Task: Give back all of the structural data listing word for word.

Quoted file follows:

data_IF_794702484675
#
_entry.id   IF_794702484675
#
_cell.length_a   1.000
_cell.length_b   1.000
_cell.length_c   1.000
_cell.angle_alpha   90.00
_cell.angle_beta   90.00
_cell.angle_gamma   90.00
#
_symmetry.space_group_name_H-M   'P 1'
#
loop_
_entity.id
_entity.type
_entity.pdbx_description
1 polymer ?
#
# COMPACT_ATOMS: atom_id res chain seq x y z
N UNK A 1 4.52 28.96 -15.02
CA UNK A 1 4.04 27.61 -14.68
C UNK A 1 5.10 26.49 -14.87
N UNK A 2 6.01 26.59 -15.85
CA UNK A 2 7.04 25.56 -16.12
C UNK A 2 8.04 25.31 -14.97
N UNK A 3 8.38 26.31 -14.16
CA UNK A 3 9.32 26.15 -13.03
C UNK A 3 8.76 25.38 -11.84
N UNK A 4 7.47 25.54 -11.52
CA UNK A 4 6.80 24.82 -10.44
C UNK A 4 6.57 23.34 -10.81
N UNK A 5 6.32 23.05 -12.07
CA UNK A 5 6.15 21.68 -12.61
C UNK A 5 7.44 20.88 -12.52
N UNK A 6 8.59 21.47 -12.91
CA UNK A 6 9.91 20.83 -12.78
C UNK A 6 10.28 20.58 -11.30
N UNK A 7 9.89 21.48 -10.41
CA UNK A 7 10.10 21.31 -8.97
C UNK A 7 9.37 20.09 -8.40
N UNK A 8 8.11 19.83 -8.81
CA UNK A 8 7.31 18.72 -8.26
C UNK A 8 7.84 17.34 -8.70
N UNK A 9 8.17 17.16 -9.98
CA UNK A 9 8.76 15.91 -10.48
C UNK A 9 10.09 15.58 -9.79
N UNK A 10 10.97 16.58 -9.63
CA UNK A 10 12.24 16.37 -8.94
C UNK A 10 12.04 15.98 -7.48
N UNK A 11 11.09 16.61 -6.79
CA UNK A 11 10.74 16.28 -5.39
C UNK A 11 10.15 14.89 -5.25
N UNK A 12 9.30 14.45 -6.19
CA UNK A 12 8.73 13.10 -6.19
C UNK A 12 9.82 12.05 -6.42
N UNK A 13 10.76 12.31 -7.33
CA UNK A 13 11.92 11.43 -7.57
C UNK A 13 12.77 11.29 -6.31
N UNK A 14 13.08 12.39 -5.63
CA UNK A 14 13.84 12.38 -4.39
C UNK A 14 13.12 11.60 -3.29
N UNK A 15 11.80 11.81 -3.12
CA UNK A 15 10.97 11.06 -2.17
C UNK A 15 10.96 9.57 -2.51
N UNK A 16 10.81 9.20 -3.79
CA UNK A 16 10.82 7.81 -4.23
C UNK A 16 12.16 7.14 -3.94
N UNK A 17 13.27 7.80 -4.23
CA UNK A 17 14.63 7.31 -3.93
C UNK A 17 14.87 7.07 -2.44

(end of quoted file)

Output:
data_IF_794702484675
#
_entry.id   IF_794702484675
#
_cell.length_a   1.000
_cell.length_b   1.000
_cell.length_c   1.000
_cell.angle_alpha   90.00
_cell.angle_beta   90.00
_cell.angle_gamma   90.00
#
_symmetry.space_group_name_H-M   'P 1'
#
loop_
_entity.id
_entity.type
_entity.pdbx_description
1 polymer ?
#
# COMPACT_ATOMS: atom_id res chain seq x y z
N UNK A 1 4.52 28.96 -15.02
CA UNK A 1 4.04 27.61 -14.68
C UNK A 1 5.10 26.49 -14.87
N UNK A 2 6.01 26.59 -15.85
CA UNK A 2 7.04 25.56 -16.12
C UNK A 2 8.04 25.31 -14.97
N UNK A 3 8.38 26.31 -14.16
CA UNK A 3 9.32 26.15 -13.03
C UNK A 3 8.76 25.38 -11.84
N UNK A 4 7.47 25.54 -11.52
CA UNK A 4 6.80 24.82 -10.44
C UNK A 4 6.57 23.34 -10.81
N UNK A 5 6.32 23.05 -12.07
CA UNK A 5 6.15 21.68 -12.61
C UNK A 5 7.44 20.88 -12.52
N UNK A 6 8.59 21.47 -12.91
CA UNK A 6 9.91 20.83 -12.78
C UNK A 6 10.28 20.58 -11.30
N UNK A 7 9.89 21.48 -10.41
CA UNK A 7 10.10 21.31 -8.97
C UNK A 7 9.37 20.09 -8.40
N UNK A 8 8.11 19.83 -8.81
CA UNK A 8 7.31 18.72 -8.26
C UNK A 8 7.84 17.34 -8.70
N UNK A 9 8.17 17.16 -9.98
CA UNK A 9 8.76 15.91 -10.48
C UNK A 9 10.09 15.58 -9.79
N UNK A 10 10.97 16.58 -9.63
CA UNK A 10 12.24 16.37 -8.94
C UNK A 10 12.04 15.98 -7.48
N UNK A 11 11.09 16.61 -6.79
CA UNK A 11 10.74 16.28 -5.39
C UNK A 11 10.15 14.89 -5.25
N UNK A 12 9.30 14.45 -6.19
CA UNK A 12 8.73 13.10 -6.19
C UNK A 12 9.82 12.05 -6.42
N UNK A 13 10.76 12.31 -7.33
CA UNK A 13 11.92 11.43 -7.57
C UNK A 13 12.77 11.29 -6.31
N UNK A 14 13.08 12.39 -5.63
CA UNK A 14 13.84 12.38 -4.39
C UNK A 14 13.12 11.60 -3.29
N UNK A 15 11.80 11.81 -3.12
CA UNK A 15 10.97 11.06 -2.17
C UNK A 15 10.96 9.57 -2.51
N UNK A 16 10.81 9.20 -3.79
CA UNK A 16 10.82 7.81 -4.23
C UNK A 16 12.16 7.14 -3.94
N UNK A 17 13.27 7.80 -4.23
CA UNK A 17 14.63 7.31 -3.93
C UNK A 17 14.87 7.07 -2.44